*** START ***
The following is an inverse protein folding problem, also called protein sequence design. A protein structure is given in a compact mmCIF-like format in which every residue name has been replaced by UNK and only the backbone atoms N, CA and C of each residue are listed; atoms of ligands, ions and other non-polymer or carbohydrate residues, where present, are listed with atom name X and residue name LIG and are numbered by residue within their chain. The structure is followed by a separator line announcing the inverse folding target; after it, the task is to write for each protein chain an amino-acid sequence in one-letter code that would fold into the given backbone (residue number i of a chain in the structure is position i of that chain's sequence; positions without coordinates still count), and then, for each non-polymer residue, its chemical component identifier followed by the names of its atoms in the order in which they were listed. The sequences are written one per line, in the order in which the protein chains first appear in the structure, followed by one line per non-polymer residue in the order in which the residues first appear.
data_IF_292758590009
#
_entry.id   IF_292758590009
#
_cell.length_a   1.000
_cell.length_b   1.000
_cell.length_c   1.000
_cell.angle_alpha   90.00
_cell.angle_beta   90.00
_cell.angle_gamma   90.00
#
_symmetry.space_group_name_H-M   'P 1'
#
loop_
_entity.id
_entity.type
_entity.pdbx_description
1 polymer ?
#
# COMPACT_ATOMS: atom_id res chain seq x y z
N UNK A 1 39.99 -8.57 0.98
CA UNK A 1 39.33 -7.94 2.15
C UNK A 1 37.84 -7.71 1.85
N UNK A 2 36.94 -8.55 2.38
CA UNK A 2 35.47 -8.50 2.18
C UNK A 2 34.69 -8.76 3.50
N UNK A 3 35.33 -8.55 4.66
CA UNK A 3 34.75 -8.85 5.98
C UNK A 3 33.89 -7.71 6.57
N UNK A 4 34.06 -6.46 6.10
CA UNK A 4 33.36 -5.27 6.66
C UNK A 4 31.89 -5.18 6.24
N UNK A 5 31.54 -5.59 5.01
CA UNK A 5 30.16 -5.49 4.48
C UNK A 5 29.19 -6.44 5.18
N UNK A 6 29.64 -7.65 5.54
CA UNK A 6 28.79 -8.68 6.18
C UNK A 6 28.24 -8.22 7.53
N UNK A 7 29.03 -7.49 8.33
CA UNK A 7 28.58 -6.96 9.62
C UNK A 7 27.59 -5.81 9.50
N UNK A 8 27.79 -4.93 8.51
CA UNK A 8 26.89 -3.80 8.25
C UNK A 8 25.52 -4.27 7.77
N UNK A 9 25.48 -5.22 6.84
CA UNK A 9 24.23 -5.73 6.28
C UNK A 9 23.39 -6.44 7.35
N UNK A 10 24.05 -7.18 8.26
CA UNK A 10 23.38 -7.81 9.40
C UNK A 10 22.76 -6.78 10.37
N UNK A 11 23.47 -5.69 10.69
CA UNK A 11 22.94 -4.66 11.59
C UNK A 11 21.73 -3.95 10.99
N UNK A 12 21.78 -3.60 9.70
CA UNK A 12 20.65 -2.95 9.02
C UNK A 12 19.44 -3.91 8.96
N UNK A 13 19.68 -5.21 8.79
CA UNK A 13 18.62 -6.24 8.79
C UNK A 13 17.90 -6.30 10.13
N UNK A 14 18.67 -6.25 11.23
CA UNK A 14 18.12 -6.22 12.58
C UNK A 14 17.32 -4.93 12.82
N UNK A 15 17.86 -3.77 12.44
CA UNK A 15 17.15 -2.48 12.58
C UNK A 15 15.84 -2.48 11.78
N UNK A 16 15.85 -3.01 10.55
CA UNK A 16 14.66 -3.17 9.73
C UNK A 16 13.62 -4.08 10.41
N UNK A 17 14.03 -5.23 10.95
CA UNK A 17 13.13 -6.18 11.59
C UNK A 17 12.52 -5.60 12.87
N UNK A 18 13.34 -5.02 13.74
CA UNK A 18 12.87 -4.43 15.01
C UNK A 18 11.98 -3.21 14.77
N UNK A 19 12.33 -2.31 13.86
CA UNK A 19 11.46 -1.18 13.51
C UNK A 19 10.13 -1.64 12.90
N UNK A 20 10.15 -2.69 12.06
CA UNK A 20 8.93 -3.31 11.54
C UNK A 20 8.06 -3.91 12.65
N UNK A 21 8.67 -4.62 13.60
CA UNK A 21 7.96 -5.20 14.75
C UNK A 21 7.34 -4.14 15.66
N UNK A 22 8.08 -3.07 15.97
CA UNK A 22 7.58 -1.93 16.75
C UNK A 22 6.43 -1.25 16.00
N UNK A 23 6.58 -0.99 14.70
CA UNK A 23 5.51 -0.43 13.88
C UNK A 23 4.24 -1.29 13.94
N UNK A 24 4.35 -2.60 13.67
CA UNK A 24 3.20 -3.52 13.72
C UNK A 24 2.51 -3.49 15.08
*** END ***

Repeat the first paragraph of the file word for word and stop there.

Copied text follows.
The following is an inverse protein folding problem, also called protein sequence design. A protein structure is given in a compact mmCIF-like format in which every residue name has been replaced by UNK and only the backbone atoms N, CA and C of each residue are listed; atoms of ligands, ions and other non-polymer or carbohydrate residues, where present, are listed with atom name X and residue name LIG and are numbered by residue within their chain. The structure is followed by a separator line announcing the inverse folding target; after it, the task is to write for each protein chain an amino-acid sequence in one-letter code that would fold into the given backbone (residue number i of a chain in the structure is position i of that chain's sequence; positions without coordinates still count), and then, for each non-polymer residue, its chemical component identifier followed by the names of its atoms in the order in which they were listed. The sequences are written one per line, in the order in which the protein chains first appear in the structure, followed by one line per non-polymer residue in the order in which the residues first appear.